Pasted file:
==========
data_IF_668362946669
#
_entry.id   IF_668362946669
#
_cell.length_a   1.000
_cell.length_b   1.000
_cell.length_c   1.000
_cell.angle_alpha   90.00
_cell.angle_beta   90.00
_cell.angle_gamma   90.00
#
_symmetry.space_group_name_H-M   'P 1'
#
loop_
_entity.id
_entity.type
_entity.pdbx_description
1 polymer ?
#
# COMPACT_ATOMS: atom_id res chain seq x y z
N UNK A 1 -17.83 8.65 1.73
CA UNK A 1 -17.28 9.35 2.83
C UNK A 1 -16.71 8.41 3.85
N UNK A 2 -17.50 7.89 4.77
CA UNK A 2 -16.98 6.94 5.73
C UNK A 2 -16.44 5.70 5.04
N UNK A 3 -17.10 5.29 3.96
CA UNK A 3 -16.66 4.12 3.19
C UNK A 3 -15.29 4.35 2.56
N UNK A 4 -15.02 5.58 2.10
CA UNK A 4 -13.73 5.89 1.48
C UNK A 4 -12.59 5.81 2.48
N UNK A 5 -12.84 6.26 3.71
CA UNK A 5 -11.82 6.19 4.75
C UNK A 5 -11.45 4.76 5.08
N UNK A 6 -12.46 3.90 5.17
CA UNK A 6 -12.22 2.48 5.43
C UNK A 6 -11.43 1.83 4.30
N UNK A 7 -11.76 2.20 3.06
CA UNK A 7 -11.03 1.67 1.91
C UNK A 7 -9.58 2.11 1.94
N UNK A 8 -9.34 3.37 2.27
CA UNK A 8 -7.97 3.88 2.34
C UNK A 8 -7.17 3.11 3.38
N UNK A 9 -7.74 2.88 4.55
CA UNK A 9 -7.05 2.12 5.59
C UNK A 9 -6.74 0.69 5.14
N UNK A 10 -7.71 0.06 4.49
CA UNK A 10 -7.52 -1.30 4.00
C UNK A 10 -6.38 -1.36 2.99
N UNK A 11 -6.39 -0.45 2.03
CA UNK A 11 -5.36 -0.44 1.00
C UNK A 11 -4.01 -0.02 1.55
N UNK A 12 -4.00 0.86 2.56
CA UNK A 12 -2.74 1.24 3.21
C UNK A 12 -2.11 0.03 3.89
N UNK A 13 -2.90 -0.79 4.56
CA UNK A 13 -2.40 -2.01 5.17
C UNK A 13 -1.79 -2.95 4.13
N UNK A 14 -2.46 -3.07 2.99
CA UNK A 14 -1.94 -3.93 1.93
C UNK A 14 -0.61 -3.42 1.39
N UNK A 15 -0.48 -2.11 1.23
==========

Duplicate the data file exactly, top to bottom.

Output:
data_IF_668362946669
#
_entry.id   IF_668362946669
#
_cell.length_a   1.000
_cell.length_b   1.000
_cell.length_c   1.000
_cell.angle_alpha   90.00
_cell.angle_beta   90.00
_cell.angle_gamma   90.00
#
_symmetry.space_group_name_H-M   'P 1'
#
loop_
_entity.id
_entity.type
_entity.pdbx_description
1 polymer ?
#
# COMPACT_ATOMS: atom_id res chain seq x y z
N UNK A 1 -17.83 8.65 1.73
CA UNK A 1 -17.28 9.35 2.83
C UNK A 1 -16.71 8.41 3.85
N UNK A 2 -17.50 7.89 4.77
CA UNK A 2 -16.98 6.94 5.73
C UNK A 2 -16.44 5.70 5.04
N UNK A 3 -17.10 5.29 3.96
CA UNK A 3 -16.66 4.12 3.19
C UNK A 3 -15.29 4.35 2.56
N UNK A 4 -15.02 5.58 2.10
CA UNK A 4 -13.73 5.89 1.48
C UNK A 4 -12.59 5.81 2.48
N UNK A 5 -12.84 6.26 3.71
CA UNK A 5 -11.82 6.19 4.75
C UNK A 5 -11.45 4.76 5.08
N UNK A 6 -12.46 3.90 5.17
CA UNK A 6 -12.22 2.48 5.43
C UNK A 6 -11.43 1.83 4.30
N UNK A 7 -11.76 2.20 3.06
CA UNK A 7 -11.03 1.67 1.91
C UNK A 7 -9.58 2.11 1.94
N UNK A 8 -9.34 3.37 2.27
CA UNK A 8 -7.97 3.88 2.34
C UNK A 8 -7.17 3.11 3.38
N UNK A 9 -7.74 2.88 4.55
CA UNK A 9 -7.05 2.12 5.59
C UNK A 9 -6.74 0.69 5.14
N UNK A 10 -7.71 0.06 4.49
CA UNK A 10 -7.52 -1.30 4.00
C UNK A 10 -6.38 -1.36 2.99
N UNK A 11 -6.39 -0.45 2.03
CA UNK A 11 -5.36 -0.44 1.00
C UNK A 11 -4.01 -0.02 1.55
N UNK A 12 -4.00 0.86 2.56
CA UNK A 12 -2.74 1.24 3.21
C UNK A 12 -2.11 0.03 3.89
N UNK A 13 -2.90 -0.79 4.56
CA UNK A 13 -2.40 -2.01 5.17
C UNK A 13 -1.79 -2.95 4.13
N UNK A 14 -2.46 -3.07 2.99
CA UNK A 14 -1.94 -3.93 1.93
C UNK A 14 -0.61 -3.42 1.39
N UNK A 15 -0.48 -2.11 1.23